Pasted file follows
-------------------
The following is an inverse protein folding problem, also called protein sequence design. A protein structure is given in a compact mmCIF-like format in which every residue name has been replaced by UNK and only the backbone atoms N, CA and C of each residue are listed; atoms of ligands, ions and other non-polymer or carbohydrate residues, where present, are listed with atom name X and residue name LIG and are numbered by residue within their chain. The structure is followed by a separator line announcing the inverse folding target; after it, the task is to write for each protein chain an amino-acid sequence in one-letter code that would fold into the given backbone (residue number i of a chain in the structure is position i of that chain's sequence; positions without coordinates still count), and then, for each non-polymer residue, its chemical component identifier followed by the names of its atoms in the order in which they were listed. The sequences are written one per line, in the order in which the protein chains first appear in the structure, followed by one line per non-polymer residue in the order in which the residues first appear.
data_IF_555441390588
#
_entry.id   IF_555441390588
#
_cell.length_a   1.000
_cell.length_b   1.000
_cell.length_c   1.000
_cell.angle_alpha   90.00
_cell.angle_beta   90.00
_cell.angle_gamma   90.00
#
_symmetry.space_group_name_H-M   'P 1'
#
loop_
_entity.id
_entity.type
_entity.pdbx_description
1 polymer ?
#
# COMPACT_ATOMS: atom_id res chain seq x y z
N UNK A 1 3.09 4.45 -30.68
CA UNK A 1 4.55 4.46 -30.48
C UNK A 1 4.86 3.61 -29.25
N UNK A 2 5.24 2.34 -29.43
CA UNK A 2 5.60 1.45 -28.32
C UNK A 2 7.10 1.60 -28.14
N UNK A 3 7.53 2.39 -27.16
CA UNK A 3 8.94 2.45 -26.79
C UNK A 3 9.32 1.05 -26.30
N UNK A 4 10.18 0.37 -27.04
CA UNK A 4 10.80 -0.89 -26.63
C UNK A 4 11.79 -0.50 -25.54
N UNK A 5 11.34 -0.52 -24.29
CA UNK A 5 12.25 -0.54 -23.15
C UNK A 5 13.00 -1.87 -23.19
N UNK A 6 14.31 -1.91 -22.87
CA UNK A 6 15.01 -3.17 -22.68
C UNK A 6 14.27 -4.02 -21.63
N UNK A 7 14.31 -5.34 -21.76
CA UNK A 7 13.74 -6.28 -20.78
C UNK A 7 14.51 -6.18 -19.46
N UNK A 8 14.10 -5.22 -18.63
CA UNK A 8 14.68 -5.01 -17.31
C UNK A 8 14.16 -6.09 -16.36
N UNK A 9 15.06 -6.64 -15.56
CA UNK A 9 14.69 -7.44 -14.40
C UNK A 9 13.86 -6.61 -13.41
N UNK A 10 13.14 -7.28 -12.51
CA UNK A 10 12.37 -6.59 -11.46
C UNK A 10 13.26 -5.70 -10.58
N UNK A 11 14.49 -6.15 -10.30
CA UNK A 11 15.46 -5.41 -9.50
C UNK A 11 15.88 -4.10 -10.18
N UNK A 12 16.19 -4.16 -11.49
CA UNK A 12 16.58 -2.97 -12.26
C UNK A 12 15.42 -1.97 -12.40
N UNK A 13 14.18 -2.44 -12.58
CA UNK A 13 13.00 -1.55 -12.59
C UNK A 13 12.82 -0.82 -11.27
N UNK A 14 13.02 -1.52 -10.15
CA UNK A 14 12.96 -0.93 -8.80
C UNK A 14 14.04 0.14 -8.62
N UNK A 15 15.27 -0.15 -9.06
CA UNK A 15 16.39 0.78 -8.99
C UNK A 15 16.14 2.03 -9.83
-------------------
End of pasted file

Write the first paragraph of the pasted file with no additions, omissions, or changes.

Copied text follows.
The following is an inverse protein folding problem, also called protein sequence design. A protein structure is given in a compact mmCIF-like format in which every residue name has been replaced by UNK and only the backbone atoms N, CA and C of each residue are listed; atoms of ligands, ions and other non-polymer or carbohydrate residues, where present, are listed with atom name X and residue name LIG and are numbered by residue within their chain. The structure is followed by a separator line announcing the inverse folding target; after it, the task is to write for each protein chain an amino-acid sequence in one-letter code that would fold into the given backbone (residue number i of a chain in the structure is position i of that chain's sequence; positions without coordinates still count), and then, for each non-polymer residue, its chemical component identifier followed by the names of its atoms in the order in which they were listed. The sequences are written one per line, in the order in which the protein chains first appear in the structure, followed by one line per non-polymer residue in the order in which the residues first appear.